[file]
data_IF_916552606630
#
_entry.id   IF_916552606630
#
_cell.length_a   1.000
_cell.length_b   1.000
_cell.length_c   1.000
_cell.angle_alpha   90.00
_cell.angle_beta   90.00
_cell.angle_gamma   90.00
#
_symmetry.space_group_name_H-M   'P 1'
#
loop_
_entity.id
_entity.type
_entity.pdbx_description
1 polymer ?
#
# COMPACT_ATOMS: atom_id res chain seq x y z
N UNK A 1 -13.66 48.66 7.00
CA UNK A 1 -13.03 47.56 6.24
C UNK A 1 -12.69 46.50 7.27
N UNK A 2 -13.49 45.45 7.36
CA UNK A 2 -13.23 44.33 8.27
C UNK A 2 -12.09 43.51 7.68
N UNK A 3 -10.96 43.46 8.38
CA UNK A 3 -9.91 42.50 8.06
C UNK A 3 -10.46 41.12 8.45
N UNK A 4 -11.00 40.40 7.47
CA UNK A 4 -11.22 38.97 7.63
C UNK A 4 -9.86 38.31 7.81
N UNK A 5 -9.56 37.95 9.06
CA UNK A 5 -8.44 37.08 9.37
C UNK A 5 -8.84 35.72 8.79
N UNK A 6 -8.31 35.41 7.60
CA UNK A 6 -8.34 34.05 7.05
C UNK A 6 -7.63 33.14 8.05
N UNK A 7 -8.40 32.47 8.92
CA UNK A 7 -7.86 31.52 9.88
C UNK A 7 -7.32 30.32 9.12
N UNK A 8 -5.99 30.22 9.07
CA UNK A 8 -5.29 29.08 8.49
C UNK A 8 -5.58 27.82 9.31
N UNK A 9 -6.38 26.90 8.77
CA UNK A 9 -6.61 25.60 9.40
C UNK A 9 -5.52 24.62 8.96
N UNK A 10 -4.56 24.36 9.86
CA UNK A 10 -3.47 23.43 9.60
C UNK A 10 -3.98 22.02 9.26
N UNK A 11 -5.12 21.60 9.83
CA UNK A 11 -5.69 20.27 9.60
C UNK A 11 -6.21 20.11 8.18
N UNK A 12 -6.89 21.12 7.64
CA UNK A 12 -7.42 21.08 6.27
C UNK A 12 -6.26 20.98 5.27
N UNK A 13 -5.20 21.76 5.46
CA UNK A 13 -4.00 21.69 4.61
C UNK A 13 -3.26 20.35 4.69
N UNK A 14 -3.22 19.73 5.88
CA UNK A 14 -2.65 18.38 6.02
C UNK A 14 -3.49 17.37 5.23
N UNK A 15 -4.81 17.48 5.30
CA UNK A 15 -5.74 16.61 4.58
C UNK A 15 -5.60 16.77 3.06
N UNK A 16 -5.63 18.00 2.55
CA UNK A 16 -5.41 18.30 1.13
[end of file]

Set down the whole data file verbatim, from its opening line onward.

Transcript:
data_IF_916552606630
#
_entry.id   IF_916552606630
#
_cell.length_a   1.000
_cell.length_b   1.000
_cell.length_c   1.000
_cell.angle_alpha   90.00
_cell.angle_beta   90.00
_cell.angle_gamma   90.00
#
_symmetry.space_group_name_H-M   'P 1'
#
loop_
_entity.id
_entity.type
_entity.pdbx_description
1 polymer ?
#
# COMPACT_ATOMS: atom_id res chain seq x y z
N UNK A 1 -13.66 48.66 7.00
CA UNK A 1 -13.03 47.56 6.24
C UNK A 1 -12.69 46.50 7.27
N UNK A 2 -13.49 45.45 7.36
CA UNK A 2 -13.23 44.33 8.27
C UNK A 2 -12.09 43.51 7.68
N UNK A 3 -10.96 43.46 8.38
CA UNK A 3 -9.91 42.50 8.06
C UNK A 3 -10.46 41.12 8.45
N UNK A 4 -11.00 40.40 7.47
CA UNK A 4 -11.22 38.97 7.63
C UNK A 4 -9.86 38.31 7.81
N UNK A 5 -9.56 37.95 9.06
CA UNK A 5 -8.44 37.08 9.37
C UNK A 5 -8.84 35.72 8.79
N UNK A 6 -8.31 35.41 7.60
CA UNK A 6 -8.34 34.05 7.05
C UNK A 6 -7.63 33.14 8.05
N UNK A 7 -8.40 32.47 8.92
CA UNK A 7 -7.86 31.52 9.88
C UNK A 7 -7.32 30.32 9.12
N UNK A 8 -5.99 30.22 9.07
CA UNK A 8 -5.29 29.08 8.49
C UNK A 8 -5.58 27.82 9.31
N UNK A 9 -6.38 26.90 8.77
CA UNK A 9 -6.61 25.60 9.40
C UNK A 9 -5.52 24.62 8.96
N UNK A 10 -4.56 24.36 9.86
CA UNK A 10 -3.47 23.43 9.60
C UNK A 10 -3.98 22.02 9.26
N UNK A 11 -5.12 21.60 9.83
CA UNK A 11 -5.69 20.27 9.60
C UNK A 11 -6.21 20.11 8.18
N UNK A 12 -6.89 21.12 7.64
CA UNK A 12 -7.42 21.08 6.27
C UNK A 12 -6.26 20.98 5.27
N UNK A 13 -5.20 21.76 5.46
CA UNK A 13 -4.00 21.69 4.61
C UNK A 13 -3.26 20.35 4.69
N UNK A 14 -3.22 19.73 5.88
CA UNK A 14 -2.65 18.38 6.02
C UNK A 14 -3.49 17.37 5.23
N UNK A 15 -4.81 17.48 5.30
CA UNK A 15 -5.74 16.61 4.58
C UNK A 15 -5.60 16.77 3.06
N UNK A 16 -5.63 18.00 2.55
CA UNK A 16 -5.41 18.30 1.13